I can picture it now: Upon reading the proposed eating pattern and curious to see how much room for late night empty calorie binges would be allowed, the hydrogenated oil-craving vixen nearly tore apart her bedroom looking for the nearest calculator.

Clenching the calculator with her sweaty little paws, she feverishly pecked away at the keys with open anticipation of the magical diet that awaited her.

Like a deer in the headlights, she sat there stunned, speechless that the evil Wet Wolf was going to deny her ritualistic half jar of peanut butter during Desperate Housewives re-runs.

Say good bye to the caramel and cream laced mocha frappuccino-thingy, and I don’t care if your cute little niece made those frosted cupcakes with sprinkles or not. You’re going to have to demonstrate some discipline!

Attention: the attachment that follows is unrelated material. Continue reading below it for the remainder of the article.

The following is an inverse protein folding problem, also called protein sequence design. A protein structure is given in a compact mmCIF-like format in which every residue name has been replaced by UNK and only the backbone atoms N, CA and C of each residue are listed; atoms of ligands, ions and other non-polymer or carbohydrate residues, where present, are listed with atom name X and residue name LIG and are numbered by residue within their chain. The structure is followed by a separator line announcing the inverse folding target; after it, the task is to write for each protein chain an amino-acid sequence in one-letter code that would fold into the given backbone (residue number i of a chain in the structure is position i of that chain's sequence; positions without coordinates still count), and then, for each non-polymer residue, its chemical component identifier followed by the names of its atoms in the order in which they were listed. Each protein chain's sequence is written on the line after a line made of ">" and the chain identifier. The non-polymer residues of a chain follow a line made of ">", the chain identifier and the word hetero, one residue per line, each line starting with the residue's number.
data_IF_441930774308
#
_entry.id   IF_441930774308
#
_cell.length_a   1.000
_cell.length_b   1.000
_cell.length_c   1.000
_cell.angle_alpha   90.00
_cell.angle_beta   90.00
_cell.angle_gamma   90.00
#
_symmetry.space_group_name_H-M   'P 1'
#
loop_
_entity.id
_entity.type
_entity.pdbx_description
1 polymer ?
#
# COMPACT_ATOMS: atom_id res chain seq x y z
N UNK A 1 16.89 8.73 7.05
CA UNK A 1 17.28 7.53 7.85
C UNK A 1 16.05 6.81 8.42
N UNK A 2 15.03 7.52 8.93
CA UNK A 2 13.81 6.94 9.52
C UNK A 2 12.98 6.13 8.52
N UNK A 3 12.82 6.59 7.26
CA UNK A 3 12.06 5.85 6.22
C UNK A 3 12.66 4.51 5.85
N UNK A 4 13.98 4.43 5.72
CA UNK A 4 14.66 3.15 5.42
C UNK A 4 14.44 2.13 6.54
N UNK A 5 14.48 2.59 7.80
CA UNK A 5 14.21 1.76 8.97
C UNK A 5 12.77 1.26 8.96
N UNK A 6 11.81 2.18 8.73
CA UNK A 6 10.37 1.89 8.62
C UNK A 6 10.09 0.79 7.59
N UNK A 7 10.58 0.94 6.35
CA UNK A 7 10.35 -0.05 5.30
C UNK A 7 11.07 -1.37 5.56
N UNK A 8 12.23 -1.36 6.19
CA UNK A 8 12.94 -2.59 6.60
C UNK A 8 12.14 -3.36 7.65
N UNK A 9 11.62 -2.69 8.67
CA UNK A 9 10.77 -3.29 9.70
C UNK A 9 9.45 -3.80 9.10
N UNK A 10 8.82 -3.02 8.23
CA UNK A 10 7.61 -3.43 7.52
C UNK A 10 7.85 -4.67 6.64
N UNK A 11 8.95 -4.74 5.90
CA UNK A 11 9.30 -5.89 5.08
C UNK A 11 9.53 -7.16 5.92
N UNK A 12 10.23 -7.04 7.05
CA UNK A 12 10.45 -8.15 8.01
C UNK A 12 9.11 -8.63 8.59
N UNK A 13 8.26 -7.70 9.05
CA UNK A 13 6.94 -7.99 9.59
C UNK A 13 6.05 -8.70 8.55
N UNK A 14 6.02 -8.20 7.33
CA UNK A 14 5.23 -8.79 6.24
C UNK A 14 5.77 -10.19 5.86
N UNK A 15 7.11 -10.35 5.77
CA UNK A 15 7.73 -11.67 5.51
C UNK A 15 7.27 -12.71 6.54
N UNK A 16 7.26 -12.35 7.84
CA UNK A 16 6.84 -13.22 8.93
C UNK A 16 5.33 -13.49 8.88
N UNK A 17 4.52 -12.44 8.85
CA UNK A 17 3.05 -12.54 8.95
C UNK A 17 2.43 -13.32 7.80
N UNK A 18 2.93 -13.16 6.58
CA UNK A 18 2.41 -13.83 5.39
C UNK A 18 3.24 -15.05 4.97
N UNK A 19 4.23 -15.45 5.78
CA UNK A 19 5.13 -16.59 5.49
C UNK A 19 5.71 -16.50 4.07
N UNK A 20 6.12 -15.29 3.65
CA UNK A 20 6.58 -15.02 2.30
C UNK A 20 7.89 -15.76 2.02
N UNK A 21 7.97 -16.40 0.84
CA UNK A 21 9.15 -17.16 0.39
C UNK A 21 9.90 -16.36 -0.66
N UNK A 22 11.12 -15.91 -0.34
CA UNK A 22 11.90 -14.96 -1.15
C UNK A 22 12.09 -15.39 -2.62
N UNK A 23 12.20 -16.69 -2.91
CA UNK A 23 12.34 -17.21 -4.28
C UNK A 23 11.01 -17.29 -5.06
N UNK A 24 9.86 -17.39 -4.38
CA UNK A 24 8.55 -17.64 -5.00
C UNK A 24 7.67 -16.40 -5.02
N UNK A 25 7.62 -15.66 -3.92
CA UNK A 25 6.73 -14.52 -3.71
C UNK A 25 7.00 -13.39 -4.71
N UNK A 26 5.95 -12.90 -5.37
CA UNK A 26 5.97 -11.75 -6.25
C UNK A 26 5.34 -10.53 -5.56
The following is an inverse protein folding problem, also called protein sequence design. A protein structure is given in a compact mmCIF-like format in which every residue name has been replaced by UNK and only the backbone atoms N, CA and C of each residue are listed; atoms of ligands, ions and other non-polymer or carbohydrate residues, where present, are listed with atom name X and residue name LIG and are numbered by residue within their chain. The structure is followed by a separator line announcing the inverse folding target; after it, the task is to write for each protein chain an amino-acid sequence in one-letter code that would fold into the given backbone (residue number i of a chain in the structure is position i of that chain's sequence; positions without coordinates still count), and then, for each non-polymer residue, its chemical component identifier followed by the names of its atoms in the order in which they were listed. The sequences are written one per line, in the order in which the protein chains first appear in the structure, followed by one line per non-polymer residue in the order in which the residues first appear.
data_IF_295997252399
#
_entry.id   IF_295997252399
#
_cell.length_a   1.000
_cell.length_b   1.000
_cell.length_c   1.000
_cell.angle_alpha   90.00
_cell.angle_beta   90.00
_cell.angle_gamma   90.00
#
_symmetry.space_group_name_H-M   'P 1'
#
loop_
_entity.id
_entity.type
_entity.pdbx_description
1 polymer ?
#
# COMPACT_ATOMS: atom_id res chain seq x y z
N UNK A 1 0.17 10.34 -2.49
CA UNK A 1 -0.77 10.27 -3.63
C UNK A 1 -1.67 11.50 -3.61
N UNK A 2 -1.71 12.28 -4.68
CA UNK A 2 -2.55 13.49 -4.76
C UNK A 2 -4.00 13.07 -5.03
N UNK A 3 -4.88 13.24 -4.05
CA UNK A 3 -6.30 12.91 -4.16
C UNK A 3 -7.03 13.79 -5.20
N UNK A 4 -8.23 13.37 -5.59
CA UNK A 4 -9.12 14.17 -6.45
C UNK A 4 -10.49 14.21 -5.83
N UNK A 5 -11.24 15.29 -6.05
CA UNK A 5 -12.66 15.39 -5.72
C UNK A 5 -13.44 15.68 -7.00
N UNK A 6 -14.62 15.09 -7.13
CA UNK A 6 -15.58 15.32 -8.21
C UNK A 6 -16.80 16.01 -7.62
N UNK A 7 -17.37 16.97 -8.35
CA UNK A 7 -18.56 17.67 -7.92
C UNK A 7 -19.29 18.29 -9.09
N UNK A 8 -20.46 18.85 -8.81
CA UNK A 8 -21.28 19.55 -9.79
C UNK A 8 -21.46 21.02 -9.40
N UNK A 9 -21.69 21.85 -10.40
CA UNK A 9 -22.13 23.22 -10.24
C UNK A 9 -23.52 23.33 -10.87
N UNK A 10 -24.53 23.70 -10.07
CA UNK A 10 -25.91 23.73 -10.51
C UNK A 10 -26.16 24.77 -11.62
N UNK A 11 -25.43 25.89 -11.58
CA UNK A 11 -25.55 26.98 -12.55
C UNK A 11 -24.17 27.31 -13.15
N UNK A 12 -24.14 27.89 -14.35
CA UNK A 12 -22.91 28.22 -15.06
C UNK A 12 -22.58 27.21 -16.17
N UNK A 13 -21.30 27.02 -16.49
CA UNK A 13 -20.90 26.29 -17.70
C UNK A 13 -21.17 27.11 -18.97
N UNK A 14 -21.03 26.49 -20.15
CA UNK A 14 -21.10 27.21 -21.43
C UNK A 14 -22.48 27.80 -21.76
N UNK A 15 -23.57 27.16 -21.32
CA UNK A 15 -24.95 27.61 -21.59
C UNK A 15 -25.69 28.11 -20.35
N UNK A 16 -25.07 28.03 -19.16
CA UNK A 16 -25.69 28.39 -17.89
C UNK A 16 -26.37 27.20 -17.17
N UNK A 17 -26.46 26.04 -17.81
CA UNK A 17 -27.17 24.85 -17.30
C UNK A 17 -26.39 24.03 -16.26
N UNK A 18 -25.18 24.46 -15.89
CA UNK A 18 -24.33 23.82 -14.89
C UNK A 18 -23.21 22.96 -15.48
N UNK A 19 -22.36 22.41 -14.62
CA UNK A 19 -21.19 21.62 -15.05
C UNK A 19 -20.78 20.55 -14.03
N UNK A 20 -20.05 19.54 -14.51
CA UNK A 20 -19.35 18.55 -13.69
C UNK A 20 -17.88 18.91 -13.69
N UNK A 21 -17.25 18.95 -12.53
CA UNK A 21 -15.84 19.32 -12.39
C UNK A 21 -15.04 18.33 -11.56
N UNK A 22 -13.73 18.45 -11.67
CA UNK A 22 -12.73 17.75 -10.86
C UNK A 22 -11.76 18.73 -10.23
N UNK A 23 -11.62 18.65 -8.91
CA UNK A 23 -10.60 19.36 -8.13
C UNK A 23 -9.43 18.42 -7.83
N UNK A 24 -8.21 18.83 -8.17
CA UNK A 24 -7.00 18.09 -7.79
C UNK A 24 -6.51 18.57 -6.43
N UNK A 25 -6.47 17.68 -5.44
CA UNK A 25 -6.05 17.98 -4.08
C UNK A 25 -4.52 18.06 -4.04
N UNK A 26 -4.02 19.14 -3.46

So, there she was quivering in anger. She stormed back onto the computer, shaking in frustration, she typed away:

“You’ll give me an eating disorder!”

“I eat more than that on my final week of a contest diet!”

Settle down, sugar lips. Get control of that sweet tooth of yours, and I’ll show you how it’s done.

Following the Wolf’s Path

Below is a great example of a girl who was successful on the previous eating pattern numbers.

112 pounds, 26.7% body fat, and 83 pounds of LBM

112 pounds, 20% body fat, and 90 pounds of LBM

She weighs the same in both photos. Guess which photo she was eating the most protein, carbohydrates, and fats in?

If you guessed the second photo, then you’re correct. After all, she has an extra seven pounds of lean body mass. Her energy demands are higher, and her resting metabolic rate is a lot faster.

Once again, the diet she followed for the first month when she started training was pretty much the same diet I posted in my last article that had almost every girl who read it screaming, “Eating disorder!”

Let me be very clear on this: The only reason these numbers will work for her is because her body fat was over 25%. The reason she can thrive on these starting numbers is because her LBM and bodyweight are so far off, therefore I’m basing them off her bodyweight.